During last week’s Vice Presidential debate, one key topic – Senator Kamala Harris’s May 2020 pandemic universal basic income (UBI) proposal – went curiously unmentioned. That’s surprising since her legislation could be the most expensive bill ever introduced in Congress, offering ample fodder for Republicans looking to define Senator Harris’s liberal record.
Harris’s bill (S. 3784, the “Monthly Economic Crisis Support Act”) proposes monthly payments of $2,000 for most Americans through the pandemic and beyond. UBI plans typically call for government payments to everyone (the “universal” part), sufficient to cover basic needs (the “basic income” part). To be fair, Harris’s legislation falls short of universal, since payments would phase out for some higher income households. Nonetheless, the vast majority of Americans would qualify for monthly checks, and for them Harris’s bill amounts to the most generous UBI proposal ever introduced in Congress.
It also far outstrips UBI proposals by other former Democratic presidential candidates, both in the size of payments and number of recipients. For example, Andrew Yang touted monthly $1,000 per adult “freedom dividends,” which he argued were needed to replace earnings lost due to the supposed “robot apocalypse” of automation ahead. Senator Bernie Sanders (I-VT) in March proposed $2,000 monthly payments “to every household in America” for “the duration of the crisis.” Harris ups the ante to $2,000 per month per adult, plus adds $2,000 monthly payments to as many as three children. That means a household of five (mom, dad and three children) would receive an astonishing $10,000 per month under her legislation.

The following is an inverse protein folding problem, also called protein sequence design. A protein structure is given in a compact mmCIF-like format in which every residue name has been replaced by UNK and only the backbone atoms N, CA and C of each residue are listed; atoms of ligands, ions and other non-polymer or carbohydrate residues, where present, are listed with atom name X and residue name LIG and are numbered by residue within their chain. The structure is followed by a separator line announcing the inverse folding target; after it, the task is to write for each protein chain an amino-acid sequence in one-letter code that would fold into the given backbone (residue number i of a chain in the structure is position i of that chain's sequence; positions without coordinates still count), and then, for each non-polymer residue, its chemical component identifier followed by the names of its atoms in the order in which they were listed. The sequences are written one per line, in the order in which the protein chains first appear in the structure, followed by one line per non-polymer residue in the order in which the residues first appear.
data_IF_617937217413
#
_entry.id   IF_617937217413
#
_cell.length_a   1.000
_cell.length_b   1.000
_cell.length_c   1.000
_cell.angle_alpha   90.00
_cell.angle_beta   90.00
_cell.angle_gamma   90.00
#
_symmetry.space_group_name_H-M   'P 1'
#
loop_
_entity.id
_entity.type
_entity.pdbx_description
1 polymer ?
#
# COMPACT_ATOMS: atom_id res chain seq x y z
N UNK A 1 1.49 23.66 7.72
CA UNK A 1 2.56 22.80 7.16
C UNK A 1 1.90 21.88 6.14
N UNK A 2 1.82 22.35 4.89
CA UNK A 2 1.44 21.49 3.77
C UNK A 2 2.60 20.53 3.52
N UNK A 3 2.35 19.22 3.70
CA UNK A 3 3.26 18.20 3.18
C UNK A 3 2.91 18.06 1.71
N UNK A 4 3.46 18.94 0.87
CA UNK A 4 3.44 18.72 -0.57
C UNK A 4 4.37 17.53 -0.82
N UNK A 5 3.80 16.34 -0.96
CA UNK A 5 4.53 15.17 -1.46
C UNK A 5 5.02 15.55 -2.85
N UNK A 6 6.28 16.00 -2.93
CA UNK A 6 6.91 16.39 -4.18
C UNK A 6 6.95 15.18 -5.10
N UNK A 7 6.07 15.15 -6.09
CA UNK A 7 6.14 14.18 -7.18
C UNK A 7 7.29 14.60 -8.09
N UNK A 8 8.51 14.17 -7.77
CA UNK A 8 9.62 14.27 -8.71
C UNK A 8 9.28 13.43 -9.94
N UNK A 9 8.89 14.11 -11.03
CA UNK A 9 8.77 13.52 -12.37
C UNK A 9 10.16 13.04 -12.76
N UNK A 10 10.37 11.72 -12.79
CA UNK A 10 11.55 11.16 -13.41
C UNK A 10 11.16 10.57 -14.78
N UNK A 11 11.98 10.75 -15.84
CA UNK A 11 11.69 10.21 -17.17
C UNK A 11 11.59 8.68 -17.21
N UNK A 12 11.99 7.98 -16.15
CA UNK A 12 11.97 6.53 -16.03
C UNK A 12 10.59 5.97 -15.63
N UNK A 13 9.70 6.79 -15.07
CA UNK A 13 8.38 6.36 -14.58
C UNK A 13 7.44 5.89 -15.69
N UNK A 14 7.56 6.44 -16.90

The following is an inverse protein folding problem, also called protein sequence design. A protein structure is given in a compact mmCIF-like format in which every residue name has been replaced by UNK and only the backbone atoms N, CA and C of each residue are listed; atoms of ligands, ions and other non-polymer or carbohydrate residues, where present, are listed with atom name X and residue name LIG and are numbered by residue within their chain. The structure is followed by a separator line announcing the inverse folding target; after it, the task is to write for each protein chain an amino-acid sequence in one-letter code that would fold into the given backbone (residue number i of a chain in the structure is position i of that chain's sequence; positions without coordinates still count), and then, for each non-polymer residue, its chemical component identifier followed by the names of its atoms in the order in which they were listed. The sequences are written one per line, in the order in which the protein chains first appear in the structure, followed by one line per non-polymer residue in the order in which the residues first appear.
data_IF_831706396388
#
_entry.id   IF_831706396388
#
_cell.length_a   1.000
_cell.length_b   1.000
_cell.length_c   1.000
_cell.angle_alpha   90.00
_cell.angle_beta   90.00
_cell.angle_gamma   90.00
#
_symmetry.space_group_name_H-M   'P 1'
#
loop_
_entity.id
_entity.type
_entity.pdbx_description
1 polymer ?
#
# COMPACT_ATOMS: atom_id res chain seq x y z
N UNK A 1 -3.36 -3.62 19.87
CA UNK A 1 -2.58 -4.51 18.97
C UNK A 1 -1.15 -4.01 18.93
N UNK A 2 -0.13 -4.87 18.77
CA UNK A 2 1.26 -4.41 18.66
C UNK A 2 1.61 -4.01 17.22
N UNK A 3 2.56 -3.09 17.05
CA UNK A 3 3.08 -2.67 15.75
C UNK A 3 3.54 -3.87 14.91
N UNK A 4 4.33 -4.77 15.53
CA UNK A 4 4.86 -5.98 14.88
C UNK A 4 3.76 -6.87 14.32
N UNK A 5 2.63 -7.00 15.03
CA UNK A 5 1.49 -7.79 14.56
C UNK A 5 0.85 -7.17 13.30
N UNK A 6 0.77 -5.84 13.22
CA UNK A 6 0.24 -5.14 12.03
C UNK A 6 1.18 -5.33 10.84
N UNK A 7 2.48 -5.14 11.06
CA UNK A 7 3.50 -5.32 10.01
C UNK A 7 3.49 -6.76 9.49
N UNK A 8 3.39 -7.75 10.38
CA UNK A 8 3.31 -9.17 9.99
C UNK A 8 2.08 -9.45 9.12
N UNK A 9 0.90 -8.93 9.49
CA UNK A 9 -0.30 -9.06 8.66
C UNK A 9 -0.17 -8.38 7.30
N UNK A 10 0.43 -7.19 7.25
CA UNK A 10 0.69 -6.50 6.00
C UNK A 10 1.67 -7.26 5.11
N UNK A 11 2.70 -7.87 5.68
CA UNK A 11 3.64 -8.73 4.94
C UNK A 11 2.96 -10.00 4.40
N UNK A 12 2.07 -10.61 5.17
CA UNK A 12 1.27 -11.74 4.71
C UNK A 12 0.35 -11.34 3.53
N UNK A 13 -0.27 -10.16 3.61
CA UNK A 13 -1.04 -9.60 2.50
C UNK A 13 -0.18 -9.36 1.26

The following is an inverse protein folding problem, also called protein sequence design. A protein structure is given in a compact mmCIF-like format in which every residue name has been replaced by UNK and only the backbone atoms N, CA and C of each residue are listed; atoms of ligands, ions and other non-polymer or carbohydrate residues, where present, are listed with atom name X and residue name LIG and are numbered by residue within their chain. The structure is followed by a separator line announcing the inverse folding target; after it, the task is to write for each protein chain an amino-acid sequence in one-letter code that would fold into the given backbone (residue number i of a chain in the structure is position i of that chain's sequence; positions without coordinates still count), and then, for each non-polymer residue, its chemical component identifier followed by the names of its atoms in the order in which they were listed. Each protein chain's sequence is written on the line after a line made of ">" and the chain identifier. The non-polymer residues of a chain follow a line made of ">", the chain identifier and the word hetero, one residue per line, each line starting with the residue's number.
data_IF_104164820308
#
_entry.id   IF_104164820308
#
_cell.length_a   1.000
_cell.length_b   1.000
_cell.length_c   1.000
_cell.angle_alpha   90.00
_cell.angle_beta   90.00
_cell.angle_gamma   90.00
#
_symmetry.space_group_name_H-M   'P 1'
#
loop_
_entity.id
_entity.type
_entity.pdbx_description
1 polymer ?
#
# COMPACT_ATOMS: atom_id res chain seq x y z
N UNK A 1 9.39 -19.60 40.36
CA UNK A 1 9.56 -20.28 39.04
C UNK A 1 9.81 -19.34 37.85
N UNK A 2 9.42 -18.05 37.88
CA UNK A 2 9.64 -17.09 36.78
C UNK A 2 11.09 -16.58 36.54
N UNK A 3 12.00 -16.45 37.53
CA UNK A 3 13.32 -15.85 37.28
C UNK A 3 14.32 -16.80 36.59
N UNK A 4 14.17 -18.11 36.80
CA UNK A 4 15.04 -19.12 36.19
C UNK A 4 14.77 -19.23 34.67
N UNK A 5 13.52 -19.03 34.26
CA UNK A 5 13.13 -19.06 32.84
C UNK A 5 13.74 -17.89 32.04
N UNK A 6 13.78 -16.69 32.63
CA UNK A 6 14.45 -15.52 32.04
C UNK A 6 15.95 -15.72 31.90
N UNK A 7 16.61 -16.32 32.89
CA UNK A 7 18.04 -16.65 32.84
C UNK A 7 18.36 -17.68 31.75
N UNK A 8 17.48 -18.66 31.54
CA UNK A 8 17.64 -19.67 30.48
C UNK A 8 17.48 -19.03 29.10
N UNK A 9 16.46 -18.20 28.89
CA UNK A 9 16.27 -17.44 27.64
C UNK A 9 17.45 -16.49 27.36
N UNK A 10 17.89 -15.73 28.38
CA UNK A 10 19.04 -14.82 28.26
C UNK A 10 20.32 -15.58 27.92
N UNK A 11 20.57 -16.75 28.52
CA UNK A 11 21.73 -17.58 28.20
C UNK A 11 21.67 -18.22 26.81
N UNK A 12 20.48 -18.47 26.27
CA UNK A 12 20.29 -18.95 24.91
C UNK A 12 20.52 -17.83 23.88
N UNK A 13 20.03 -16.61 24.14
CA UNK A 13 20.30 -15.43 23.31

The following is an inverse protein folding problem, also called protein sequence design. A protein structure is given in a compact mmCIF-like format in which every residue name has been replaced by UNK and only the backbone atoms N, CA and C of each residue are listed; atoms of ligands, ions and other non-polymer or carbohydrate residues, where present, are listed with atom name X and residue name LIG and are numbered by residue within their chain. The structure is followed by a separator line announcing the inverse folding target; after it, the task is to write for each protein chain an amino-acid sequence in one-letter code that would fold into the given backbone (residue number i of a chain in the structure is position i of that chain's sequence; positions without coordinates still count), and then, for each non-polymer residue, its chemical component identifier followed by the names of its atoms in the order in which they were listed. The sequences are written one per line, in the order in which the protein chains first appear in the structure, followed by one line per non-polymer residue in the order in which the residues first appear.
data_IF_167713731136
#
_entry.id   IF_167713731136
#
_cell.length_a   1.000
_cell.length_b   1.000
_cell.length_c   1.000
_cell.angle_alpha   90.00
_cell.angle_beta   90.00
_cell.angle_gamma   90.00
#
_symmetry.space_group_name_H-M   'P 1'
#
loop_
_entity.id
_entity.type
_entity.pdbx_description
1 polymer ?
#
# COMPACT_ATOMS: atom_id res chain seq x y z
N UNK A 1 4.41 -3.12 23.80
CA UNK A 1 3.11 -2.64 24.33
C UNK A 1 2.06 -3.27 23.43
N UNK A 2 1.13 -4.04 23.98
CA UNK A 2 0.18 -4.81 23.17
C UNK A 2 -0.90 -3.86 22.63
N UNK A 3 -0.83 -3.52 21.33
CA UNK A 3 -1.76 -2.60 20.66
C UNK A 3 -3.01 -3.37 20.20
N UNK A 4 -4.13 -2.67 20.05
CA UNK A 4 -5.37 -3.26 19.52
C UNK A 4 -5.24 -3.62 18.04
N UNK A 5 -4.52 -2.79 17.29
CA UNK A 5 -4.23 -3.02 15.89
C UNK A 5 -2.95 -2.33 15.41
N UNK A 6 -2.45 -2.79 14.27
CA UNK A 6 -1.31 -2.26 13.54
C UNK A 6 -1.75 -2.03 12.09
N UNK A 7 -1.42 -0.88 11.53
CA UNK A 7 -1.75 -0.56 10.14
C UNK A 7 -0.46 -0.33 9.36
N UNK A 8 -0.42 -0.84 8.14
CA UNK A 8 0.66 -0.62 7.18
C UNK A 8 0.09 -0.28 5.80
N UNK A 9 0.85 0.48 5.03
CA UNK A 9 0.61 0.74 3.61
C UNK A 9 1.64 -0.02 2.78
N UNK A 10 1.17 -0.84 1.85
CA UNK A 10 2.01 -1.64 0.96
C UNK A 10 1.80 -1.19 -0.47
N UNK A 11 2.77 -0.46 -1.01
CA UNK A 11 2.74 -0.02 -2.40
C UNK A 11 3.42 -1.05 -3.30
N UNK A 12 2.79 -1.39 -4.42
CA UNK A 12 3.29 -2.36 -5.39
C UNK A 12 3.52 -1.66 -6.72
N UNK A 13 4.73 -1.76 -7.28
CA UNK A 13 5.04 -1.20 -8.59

Payments would flow regardless of whether adults and naturally children were working. The only exceptions would be households with adjusted gross income above $100,000 as a single individual, $150,000 as a head of household, and $200,000 as a married couple, for whom payments would rapidly phase out. But since people in those households, along with children in families of six or more, make up fewer than one in five US residents, the vast majority of US residents would receive $2,000 payments each month.
Unsurprisingly, Harris’s legislation doesn’t include offsets, so its cost would be added to already massive deficits. There also is no official score. But if we conservatively assume 75 percent of 330 million US residents would be eligible for $2,000 payments, the cost would be a staggering $500 billion per month, or $6 trillion per year — far exceeding the current cost of all federal programs as well as any prior relief proposal. For comparison, the March 2020 CARES Act cost $1.7 trillion. Even House Democrats’ May 2020 “Heroes Act,” estimated to cost $3.5 trillion, falls short of the likely cost of Harris’s legislation.
What is unknown about Harris’s bill could be even more important. It calls for payments until three months after the health emergency ends. There’s no telling when that would be, but starting such massive payments to most US households would create enormous political pressure for extending the health emergency — or continuing payments beyond its end. Once started, payments might be politically impossible to shut down, especially in a Democrat-led administration and Congress.
It’s also unknown what effect such payments would have on employment. The now-expired $600-per-week unemployment bonuses raised average unemployment benefits above prior earnings for most recipients, discouraging returns to work. Harris’s legislation offers some households almost four times as much – $10,000 per month or over $2,300 per week. That’s double the median earnings of full-time workers. Incredibly, Harris argues those payments should be on top of unemployment and other government benefits. As she said in August: “I won’t stop fighting for $2,000 monthly payments and extending unemployment benefits,” in reference to the $600 bonuses.
Could such legislation actually be enacted? It certainly would require Democratic majorities in the House and Senate, and a Democratic President. All seem within reach this fall, and Senator Harris could soon be Vice President alongside the oldest President ever. Her colleagues in Congress are also thinking big. As Senate Democratic leader Chuck Schumer (D-NY) said in August, “we have a moral imperative to the people of America to get a whole lot done if we get the majority…and Biden becomes president, and nothing is off the table.”